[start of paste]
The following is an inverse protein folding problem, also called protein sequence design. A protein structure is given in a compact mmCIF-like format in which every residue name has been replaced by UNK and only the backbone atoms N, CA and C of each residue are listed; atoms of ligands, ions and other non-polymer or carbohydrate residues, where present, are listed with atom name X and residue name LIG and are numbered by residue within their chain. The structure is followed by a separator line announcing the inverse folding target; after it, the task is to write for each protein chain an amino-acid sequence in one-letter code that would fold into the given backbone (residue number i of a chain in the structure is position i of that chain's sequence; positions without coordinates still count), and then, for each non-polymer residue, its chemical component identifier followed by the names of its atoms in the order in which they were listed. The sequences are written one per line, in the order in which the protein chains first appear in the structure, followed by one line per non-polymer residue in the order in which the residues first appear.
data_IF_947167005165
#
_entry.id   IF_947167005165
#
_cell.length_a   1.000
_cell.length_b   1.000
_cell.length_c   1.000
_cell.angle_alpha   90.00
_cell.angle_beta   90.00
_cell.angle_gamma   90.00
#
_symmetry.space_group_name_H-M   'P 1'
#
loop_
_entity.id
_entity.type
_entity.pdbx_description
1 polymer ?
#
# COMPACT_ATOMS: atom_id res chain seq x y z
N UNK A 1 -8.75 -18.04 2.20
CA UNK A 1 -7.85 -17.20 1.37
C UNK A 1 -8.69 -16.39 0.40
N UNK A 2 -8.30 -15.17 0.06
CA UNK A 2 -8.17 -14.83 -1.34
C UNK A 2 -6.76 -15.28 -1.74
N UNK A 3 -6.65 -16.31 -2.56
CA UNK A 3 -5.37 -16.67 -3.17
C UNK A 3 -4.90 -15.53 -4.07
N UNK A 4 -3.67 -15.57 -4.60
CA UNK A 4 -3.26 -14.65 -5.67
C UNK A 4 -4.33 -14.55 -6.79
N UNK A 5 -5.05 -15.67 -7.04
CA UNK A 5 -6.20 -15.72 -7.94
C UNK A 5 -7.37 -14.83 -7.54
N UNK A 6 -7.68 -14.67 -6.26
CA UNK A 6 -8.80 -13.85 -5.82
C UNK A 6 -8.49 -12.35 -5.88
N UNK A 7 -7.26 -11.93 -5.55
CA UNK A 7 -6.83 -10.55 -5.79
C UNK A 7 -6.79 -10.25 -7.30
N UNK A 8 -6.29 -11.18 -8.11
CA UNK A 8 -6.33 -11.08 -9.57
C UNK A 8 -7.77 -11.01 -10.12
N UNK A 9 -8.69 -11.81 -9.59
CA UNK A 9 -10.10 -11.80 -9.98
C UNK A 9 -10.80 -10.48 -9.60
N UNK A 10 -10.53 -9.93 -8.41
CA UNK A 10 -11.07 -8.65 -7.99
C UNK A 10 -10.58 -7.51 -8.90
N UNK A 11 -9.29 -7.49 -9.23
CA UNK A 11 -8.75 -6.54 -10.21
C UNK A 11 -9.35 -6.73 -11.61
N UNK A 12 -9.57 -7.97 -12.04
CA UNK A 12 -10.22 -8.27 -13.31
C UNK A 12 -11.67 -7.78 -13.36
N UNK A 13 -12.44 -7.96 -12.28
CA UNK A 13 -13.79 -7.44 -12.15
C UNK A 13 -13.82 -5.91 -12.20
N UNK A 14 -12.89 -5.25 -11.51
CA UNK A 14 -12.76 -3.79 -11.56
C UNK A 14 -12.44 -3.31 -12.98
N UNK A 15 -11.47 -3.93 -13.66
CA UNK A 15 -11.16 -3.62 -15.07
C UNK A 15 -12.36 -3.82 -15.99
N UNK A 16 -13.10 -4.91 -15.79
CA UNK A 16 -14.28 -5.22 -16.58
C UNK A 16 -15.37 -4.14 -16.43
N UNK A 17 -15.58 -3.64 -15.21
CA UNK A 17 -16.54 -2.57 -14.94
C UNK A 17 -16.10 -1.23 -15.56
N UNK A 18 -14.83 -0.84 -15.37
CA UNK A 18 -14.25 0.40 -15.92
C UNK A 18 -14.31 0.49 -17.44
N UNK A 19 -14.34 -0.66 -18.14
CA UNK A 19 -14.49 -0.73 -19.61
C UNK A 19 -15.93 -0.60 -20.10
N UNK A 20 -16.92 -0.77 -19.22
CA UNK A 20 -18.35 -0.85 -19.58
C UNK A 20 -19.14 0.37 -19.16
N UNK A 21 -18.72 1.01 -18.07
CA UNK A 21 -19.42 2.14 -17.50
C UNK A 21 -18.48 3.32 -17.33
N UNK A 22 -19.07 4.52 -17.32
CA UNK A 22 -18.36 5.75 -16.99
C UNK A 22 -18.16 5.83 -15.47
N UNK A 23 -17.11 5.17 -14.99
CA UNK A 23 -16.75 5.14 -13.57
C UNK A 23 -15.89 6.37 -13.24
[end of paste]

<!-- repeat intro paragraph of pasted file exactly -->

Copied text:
The following is an inverse protein folding problem, also called protein sequence design. A protein structure is given in a compact mmCIF-like format in which every residue name has been replaced by UNK and only the backbone atoms N, CA and C of each residue are listed; atoms of ligands, ions and other non-polymer or carbohydrate residues, where present, are listed with atom name X and residue name LIG and are numbered by residue within their chain. The structure is followed by a separator line announcing the inverse folding target; after it, the task is to write for each protein chain an amino-acid sequence in one-letter code that would fold into the given backbone (residue number i of a chain in the structure is position i of that chain's sequence; positions without coordinates still count), and then, for each non-polymer residue, its chemical component identifier followed by the names of its atoms in the order in which they were listed. The sequences are written one per line, in the order in which the protein chains first appear in the structure, followed by one line per non-polymer residue in the order in which the residues first appear.